Unlocking the Best Bitcoin Self-Custody Method: Singlesig vs. Multisig Showdown

    In order to eliminate the risk of ‍custodial control over your bitcoin holdings, it is necessary to take self-custody. This means that whoever has control ⁤over the keys ​to your bitcoin is the ⁤one who ⁢determines custody. As the saying goes, “not your keys, not ⁤your coins.” Therefore, it is important to have control over your own ‌keys to ensure‌ the safety and security of your bitcoin.

    Once the decision has been made to hold bitcoin in self-custody, the next step is to determine how‍ to do so. While hardware wallets are generally considered the⁤ most secure option for storing bitcoin keys, there‌ are other options available such as singlesig, multisig, and other technologies that dictate the requirements for spending your bitcoin. In this article, we will explore these options and compare them to each other.

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    Singlesignature, or singlesig, refers to a wallet structure where only ⁢one private key is required to authorize the spending of bitcoin. This is the oldest and most‌ basic method of holding bitcoin, with over 70% of the ⁤total bitcoin supply currently held ​in this manner. While it is relatively easy to set up and use, many people have found ⁣that ⁤singlesig does not provide a sufficient level of security. With only one key, there‍ is always ​a single point of failure that can result in lost funds. For example, if the singlesig key is misplaced, access to the bitcoin⁤ is lost. Similarly, ⁤if the key falls into⁢ the wrong hands, a thief can easily⁣ transfer the bitcoin to their own⁣ wallet.

    It is important to remember that a bitcoin private key is simply a randomly-generated piece of secret‌ information. This information can‍ be generated by an offline tool, such as a hardware wallet, and should also be stored physically as a seed phrase. This means keeping a set of 12 or 24 words secure and ​private. However, even the most careful and organized individuals⁢ can experience unexpected circumstances that result in the loss of‌ important items. If the ⁤lost item happens to be the only key to‌ your bitcoin wealth,‌ it ⁤can be catastrophic. Therefore, it is important to consider strategies that can help prevent this from happening. Let’s explore some popular approaches!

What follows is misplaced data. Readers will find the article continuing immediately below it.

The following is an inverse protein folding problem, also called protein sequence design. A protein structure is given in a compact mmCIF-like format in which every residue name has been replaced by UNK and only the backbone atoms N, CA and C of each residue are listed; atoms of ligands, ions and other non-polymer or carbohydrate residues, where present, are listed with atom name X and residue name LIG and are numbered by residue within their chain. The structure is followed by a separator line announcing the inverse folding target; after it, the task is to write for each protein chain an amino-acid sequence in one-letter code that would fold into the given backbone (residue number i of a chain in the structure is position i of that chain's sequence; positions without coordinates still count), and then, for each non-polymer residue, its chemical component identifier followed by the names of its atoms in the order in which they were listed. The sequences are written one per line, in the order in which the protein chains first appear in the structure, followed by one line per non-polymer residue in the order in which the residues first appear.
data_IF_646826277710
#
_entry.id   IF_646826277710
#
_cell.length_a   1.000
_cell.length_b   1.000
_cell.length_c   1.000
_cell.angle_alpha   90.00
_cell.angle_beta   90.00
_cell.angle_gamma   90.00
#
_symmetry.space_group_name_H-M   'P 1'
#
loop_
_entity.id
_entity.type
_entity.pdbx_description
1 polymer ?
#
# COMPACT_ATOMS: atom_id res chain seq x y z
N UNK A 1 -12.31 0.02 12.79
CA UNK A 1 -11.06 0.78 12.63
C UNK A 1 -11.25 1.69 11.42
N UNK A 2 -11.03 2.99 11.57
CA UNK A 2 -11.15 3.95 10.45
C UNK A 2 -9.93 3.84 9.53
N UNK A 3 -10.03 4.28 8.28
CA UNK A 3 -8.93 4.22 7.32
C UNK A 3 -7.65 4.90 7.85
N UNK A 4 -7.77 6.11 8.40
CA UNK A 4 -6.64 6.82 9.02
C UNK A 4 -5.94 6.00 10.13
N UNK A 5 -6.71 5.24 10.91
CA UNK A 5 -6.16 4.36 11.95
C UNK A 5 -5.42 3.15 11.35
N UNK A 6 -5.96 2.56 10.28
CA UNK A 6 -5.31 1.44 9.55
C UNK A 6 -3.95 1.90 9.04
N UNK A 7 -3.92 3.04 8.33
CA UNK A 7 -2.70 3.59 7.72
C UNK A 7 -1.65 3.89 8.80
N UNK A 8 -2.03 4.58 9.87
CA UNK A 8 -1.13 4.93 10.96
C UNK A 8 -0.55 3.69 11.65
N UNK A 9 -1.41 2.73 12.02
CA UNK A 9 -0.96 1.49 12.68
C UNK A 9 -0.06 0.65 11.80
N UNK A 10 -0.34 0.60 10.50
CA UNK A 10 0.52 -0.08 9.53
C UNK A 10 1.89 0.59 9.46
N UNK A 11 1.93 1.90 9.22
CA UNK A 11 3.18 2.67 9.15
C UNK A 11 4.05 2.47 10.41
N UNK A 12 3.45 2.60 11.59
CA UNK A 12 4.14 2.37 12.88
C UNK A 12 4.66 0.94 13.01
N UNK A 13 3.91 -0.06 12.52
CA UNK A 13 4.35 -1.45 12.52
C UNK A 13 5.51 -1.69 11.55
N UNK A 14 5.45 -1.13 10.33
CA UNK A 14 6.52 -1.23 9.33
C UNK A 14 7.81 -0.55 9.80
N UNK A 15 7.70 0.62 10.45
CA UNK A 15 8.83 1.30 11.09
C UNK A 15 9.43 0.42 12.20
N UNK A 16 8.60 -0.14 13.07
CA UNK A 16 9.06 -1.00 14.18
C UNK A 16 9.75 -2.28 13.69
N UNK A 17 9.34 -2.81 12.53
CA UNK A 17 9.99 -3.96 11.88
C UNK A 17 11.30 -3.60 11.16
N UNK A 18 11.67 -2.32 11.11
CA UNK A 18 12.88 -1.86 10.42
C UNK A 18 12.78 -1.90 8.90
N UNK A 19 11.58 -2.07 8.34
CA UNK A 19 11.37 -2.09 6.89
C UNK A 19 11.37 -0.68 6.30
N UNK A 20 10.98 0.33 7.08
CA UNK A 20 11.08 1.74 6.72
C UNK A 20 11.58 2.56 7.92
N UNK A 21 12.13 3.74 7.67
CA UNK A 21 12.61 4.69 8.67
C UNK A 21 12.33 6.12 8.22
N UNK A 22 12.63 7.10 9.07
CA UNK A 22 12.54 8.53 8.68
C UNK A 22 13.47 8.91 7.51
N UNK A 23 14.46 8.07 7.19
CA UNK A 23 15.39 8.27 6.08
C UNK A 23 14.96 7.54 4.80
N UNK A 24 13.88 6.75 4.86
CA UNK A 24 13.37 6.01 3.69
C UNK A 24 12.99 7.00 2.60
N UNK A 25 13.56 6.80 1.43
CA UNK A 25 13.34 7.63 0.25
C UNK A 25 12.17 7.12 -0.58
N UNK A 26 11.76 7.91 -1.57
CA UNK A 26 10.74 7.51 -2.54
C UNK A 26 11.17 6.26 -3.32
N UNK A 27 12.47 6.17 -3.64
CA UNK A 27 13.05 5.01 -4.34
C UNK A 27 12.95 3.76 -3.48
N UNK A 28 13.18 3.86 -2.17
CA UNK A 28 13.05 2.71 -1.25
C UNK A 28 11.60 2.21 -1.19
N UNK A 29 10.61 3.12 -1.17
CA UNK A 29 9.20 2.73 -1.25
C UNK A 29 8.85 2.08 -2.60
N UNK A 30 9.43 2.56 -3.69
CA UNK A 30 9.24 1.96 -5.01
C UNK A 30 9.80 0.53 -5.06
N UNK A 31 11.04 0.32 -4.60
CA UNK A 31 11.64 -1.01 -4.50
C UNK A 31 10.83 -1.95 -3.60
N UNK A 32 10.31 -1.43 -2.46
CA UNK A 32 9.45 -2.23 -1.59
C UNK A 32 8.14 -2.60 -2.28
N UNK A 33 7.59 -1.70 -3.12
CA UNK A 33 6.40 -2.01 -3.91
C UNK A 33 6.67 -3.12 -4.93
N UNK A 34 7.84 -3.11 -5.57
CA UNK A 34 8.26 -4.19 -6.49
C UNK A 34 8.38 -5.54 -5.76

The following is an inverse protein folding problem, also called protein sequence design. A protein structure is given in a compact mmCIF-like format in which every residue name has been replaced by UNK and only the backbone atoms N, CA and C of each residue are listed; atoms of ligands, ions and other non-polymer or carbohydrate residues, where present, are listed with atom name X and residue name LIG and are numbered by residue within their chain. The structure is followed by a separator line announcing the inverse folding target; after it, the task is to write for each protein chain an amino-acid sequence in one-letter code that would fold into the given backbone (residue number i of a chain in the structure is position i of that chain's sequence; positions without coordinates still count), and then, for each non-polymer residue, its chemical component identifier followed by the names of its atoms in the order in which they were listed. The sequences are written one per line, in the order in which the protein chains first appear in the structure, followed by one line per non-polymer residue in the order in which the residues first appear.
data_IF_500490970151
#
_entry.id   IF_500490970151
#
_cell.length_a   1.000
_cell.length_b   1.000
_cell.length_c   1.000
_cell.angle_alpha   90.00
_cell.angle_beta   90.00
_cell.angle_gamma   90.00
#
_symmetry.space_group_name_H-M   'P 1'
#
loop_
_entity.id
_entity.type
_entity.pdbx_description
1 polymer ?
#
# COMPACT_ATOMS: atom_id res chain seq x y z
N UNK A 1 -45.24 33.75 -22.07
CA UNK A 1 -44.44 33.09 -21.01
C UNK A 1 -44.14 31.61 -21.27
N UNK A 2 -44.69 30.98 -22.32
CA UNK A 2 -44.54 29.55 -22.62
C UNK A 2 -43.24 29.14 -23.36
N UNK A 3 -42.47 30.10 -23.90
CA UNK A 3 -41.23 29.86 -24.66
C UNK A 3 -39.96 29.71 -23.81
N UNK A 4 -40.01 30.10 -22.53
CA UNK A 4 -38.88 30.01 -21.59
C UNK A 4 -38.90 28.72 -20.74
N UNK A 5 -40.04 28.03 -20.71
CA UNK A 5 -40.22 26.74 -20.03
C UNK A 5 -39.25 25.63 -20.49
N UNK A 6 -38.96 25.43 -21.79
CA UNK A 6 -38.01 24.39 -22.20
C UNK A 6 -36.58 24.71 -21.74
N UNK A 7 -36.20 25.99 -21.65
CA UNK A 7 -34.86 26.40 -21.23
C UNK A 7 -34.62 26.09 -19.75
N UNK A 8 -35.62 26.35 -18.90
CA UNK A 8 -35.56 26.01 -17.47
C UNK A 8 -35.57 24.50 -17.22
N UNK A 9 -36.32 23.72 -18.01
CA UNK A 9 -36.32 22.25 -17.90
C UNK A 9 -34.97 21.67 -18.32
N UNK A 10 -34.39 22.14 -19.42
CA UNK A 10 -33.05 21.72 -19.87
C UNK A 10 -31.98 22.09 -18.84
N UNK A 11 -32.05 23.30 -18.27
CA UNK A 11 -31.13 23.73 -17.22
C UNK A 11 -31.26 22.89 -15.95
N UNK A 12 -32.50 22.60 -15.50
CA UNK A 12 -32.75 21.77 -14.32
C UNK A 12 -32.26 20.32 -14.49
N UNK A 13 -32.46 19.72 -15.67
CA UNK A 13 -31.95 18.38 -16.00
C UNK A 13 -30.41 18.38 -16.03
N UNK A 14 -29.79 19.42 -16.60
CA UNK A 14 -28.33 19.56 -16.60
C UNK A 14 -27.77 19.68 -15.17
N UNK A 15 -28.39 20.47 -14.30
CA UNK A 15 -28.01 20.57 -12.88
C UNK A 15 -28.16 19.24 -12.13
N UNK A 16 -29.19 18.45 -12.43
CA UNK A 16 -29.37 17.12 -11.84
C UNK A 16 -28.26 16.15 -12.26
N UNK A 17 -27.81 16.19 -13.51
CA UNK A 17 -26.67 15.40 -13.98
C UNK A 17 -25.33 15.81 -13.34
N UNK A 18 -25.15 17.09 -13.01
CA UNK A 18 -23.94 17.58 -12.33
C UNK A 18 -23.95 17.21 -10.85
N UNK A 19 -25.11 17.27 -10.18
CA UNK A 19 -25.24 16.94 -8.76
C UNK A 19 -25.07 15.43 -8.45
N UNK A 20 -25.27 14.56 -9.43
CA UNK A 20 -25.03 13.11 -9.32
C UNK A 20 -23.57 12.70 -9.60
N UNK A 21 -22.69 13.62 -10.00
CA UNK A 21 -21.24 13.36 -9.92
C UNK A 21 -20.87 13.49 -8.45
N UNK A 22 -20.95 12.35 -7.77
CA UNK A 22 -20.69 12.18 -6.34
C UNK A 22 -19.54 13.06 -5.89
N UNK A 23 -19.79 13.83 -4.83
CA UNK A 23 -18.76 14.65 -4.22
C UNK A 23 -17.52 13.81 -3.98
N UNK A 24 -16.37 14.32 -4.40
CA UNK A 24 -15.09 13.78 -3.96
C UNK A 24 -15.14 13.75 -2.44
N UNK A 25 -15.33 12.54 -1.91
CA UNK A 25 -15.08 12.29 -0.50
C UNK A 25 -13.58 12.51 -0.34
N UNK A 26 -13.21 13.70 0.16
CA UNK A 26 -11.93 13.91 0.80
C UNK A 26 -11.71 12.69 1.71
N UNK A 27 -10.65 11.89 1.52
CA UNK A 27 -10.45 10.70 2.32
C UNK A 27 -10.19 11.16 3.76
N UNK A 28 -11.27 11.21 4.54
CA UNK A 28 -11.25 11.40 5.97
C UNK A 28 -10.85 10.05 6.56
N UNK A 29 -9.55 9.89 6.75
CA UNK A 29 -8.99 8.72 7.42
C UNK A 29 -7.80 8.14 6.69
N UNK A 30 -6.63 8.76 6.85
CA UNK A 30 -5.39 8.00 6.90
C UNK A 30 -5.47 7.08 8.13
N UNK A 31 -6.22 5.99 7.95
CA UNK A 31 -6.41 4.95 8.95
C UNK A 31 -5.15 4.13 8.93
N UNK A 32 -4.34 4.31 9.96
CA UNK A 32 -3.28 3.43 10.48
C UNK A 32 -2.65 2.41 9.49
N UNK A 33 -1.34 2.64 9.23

Before we dive ⁢into multisig, ‌it is worth taking ‌a look at some of the methods people⁢ use to modify singlesig arrangements.⁢ These can range⁣ from improvised strategies to standardized ‍technological tools.

    Improvised Singlesig‌ Modifications

    Without learning about additional technologies, someone who holds bitcoin in a singlesig wallet ⁤might think of simple techniques that appear to offer protection from losing funds. Examples include making copies of ‌the seed phrase, ‌splitting the ⁢seed phrase into separate pieces,⁤ encoding the seed phrase, or creating several singlesig wallets to distribute wealth. However, these techniques come with trade-offs that users may initially fail to recognize. ⁤Let’s take a closer look at each one.

    Seed Phrase Copying

    Making copies of a seed phrase is one strategy people use to help avoid losing access to their bitcoin in a singlesig wallet. This can provide extra protection against natural disasters or misplacement. By storing‌ multiple copies of a seed phrase in different locations, one location could suffer unexpected destruction without‍ resulting in the loss ​of access to the​ seed phrase.

    A hardware wallet with two copies of its⁣ seed phrase backup.

    However, there⁣ is a ⁢significant downside to this approach. With an otherwise ⁢basic singlesig arrangement, the seed phrase is the only item someone needs in order to discover ​your wallet balance and remove bitcoin from your wallet. In other words, ‌if a dishonest person⁢ finds any one of your seed phrase copies, they could steal bitcoin⁢ from you. Therefore, storing your‌ seed phrase in multiple locations ​can increase‍ the risk of theft.